Budget season is upon us at Southern Seminary. Today begins a 3 month budget journey where we map out our revenue and expense strategy for the 2013-14 academic year. It is our annual attempt to foretell what needs, opportunities and interests will materialize over the next year and a half.
This raises a question for me every year: what does it look like to build a budget that reflects the gospel? In other words, how can we build a distinctly “Christian” budget, whether that is in the organizations or in the families we lead? Several things come to mind:
- Budgets are theological documents – Budgets are theological documents just as much as they are financial ones. They reflect what you believe about God and who you are in Christ. If you want to know what a Christian family or organization believes, a great starting point is to look at their budget.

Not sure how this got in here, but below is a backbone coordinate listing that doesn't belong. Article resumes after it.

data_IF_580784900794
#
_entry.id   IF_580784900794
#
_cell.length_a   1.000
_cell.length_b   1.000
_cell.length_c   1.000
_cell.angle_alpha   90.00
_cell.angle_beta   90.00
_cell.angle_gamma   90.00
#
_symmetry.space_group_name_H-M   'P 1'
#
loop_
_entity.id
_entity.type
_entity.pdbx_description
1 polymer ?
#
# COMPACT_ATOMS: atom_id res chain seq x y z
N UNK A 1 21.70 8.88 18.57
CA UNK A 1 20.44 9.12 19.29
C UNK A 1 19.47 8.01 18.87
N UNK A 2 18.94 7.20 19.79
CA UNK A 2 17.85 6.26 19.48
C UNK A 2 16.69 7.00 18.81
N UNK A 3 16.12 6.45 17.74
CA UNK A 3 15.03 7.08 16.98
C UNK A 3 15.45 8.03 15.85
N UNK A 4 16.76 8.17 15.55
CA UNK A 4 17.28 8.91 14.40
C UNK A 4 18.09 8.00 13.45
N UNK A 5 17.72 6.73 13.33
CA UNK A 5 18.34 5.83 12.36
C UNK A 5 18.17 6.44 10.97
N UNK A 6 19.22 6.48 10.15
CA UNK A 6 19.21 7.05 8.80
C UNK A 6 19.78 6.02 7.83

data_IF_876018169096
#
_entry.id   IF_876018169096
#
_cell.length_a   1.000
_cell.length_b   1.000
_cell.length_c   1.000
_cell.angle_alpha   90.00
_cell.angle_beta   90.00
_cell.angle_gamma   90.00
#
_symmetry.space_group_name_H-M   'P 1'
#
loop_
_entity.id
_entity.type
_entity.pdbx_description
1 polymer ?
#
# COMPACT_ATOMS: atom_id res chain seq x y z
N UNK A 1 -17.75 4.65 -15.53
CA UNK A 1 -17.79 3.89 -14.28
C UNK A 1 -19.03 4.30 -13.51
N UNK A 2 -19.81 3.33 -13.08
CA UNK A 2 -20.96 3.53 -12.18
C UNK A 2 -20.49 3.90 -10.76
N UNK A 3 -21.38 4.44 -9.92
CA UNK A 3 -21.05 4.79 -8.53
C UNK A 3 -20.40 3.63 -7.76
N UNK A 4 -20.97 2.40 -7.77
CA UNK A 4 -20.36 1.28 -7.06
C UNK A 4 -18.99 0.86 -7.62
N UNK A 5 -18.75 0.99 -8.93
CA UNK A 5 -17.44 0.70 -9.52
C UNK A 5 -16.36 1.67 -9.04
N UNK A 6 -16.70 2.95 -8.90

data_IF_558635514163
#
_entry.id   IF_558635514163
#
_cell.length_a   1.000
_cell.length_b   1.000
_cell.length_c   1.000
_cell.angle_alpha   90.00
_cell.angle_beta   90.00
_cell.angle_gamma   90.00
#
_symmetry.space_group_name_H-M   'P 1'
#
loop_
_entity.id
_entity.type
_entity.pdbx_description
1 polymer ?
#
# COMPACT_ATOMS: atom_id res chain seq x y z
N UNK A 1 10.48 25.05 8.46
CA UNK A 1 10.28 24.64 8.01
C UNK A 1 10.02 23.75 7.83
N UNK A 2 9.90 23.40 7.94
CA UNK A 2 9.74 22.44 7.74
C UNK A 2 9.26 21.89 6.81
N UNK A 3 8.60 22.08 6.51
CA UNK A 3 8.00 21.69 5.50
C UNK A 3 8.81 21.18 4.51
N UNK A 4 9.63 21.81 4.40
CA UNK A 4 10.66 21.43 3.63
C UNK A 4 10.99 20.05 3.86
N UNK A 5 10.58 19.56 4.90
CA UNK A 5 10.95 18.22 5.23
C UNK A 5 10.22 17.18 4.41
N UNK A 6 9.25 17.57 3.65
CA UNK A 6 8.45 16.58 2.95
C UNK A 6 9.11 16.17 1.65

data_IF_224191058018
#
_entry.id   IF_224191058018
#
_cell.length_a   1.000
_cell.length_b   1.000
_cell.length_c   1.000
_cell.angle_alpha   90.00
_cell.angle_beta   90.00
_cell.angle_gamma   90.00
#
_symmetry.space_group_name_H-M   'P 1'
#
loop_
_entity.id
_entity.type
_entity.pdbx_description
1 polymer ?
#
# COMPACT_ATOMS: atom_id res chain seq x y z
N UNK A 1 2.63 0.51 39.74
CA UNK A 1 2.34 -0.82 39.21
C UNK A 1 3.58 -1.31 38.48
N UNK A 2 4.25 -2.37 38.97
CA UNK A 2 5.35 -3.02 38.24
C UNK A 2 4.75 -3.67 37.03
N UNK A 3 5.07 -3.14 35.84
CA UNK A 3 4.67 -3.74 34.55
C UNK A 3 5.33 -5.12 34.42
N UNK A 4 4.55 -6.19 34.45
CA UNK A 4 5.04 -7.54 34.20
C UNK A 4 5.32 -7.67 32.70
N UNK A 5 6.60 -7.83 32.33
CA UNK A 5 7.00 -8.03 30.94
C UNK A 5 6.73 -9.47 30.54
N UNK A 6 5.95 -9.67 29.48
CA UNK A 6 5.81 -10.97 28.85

- Budgets are missional documents – Budgets should be built around this year’s gospel priorities not necessarily last year’s needs. Budget strategies usually center on warming over last year’s numbers with minor adjustments. If it was good enough for last year, it’s probably good enough for this year, right? Instead, a budget should annually assess and re-align with the most strategic opportunities to advance the mission of the organization and the mission of the gospel.
- Budgets are doxological documents – God is more concerned with a balanced heart than a balanced budget. Before you start attempting to balance revenue and expenses, you need to start your budget with a balanced perspective. Ask yourself, am I coming into planning with the focus on me or on God? Are my desires focused on the things of this world or the things of God?
Is preparing a budget a frustrating, joyless necessity for you? Perhaps it’s because you’ve lost sight of its theological, missional, and doxological dimensions.